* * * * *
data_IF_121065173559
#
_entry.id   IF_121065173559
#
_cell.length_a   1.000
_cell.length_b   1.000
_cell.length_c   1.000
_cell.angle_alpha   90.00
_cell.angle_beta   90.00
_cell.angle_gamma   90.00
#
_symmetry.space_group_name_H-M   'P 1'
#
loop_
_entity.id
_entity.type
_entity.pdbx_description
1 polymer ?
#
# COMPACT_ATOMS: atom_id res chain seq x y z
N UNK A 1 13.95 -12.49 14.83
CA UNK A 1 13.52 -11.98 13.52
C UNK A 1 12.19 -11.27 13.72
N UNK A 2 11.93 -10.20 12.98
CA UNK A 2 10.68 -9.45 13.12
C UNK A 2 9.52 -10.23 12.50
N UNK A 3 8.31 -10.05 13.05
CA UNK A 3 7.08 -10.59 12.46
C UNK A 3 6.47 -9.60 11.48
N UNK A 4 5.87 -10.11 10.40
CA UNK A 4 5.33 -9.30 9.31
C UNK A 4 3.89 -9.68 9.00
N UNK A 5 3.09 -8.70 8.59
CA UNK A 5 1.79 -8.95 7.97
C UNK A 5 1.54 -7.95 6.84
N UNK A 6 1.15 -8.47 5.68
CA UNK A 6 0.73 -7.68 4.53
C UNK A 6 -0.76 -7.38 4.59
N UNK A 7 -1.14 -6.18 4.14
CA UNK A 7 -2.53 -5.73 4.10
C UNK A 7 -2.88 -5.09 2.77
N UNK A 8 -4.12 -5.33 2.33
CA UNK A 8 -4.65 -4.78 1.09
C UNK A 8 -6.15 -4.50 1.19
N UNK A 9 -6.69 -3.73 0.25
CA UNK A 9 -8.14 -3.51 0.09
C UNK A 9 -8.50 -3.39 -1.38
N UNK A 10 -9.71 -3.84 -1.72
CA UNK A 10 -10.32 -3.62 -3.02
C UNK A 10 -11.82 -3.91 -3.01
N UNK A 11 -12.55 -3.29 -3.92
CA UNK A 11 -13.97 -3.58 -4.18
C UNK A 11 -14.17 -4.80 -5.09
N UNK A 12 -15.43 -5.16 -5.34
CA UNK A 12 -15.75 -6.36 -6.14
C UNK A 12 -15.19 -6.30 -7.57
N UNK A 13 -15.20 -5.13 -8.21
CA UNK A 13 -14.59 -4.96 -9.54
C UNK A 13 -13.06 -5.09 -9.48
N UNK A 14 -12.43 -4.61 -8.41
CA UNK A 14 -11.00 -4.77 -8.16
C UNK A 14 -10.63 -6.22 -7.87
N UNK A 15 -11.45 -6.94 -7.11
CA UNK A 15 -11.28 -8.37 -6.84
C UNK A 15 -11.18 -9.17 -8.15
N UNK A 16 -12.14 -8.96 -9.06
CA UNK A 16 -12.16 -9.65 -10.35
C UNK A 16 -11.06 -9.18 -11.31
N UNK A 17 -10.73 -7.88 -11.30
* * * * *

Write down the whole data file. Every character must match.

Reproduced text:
data_IF_121065173559
#
_entry.id   IF_121065173559
#
_cell.length_a   1.000
_cell.length_b   1.000
_cell.length_c   1.000
_cell.angle_alpha   90.00
_cell.angle_beta   90.00
_cell.angle_gamma   90.00
#
_symmetry.space_group_name_H-M   'P 1'
#
loop_
_entity.id
_entity.type
_entity.pdbx_description
1 polymer ?
#
# COMPACT_ATOMS: atom_id res chain seq x y z
N UNK A 1 13.95 -12.49 14.83
CA UNK A 1 13.52 -11.98 13.52
C UNK A 1 12.19 -11.27 13.72
N UNK A 2 11.93 -10.20 12.98
CA UNK A 2 10.68 -9.45 13.12
C UNK A 2 9.52 -10.23 12.50
N UNK A 3 8.31 -10.05 13.05
CA UNK A 3 7.08 -10.59 12.46
C UNK A 3 6.47 -9.60 11.48
N UNK A 4 5.87 -10.11 10.40
CA UNK A 4 5.33 -9.30 9.31
C UNK A 4 3.89 -9.68 9.00
N UNK A 5 3.09 -8.70 8.59
CA UNK A 5 1.79 -8.95 7.97
C UNK A 5 1.54 -7.95 6.84
N UNK A 6 1.15 -8.47 5.68
CA UNK A 6 0.73 -7.68 4.53
C UNK A 6 -0.76 -7.38 4.59
N UNK A 7 -1.14 -6.18 4.14
CA UNK A 7 -2.53 -5.73 4.10
C UNK A 7 -2.88 -5.09 2.77
N UNK A 8 -4.12 -5.33 2.33
CA UNK A 8 -4.65 -4.78 1.09
C UNK A 8 -6.15 -4.50 1.19
N UNK A 9 -6.69 -3.73 0.25
CA UNK A 9 -8.14 -3.51 0.09
C UNK A 9 -8.50 -3.39 -1.38
N UNK A 10 -9.71 -3.84 -1.72
CA UNK A 10 -10.32 -3.62 -3.02
C UNK A 10 -11.82 -3.91 -3.01
N UNK A 11 -12.55 -3.29 -3.92
CA UNK A 11 -13.97 -3.58 -4.18
C UNK A 11 -14.17 -4.80 -5.09
N UNK A 12 -15.43 -5.16 -5.34
CA UNK A 12 -15.75 -6.36 -6.14
C UNK A 12 -15.19 -6.30 -7.57
N UNK A 13 -15.20 -5.13 -8.21
CA UNK A 13 -14.59 -4.96 -9.54
C UNK A 13 -13.06 -5.09 -9.48
N UNK A 14 -12.43 -4.61 -8.41
CA UNK A 14 -11.00 -4.77 -8.16
C UNK A 14 -10.63 -6.22 -7.87
N UNK A 15 -11.45 -6.94 -7.11
CA UNK A 15 -11.28 -8.37 -6.84
C UNK A 15 -11.18 -9.17 -8.15
N UNK A 16 -12.14 -8.96 -9.06
CA UNK A 16 -12.16 -9.65 -10.35
C UNK A 16 -11.06 -9.18 -11.31
N UNK A 17 -10.73 -7.88 -11.30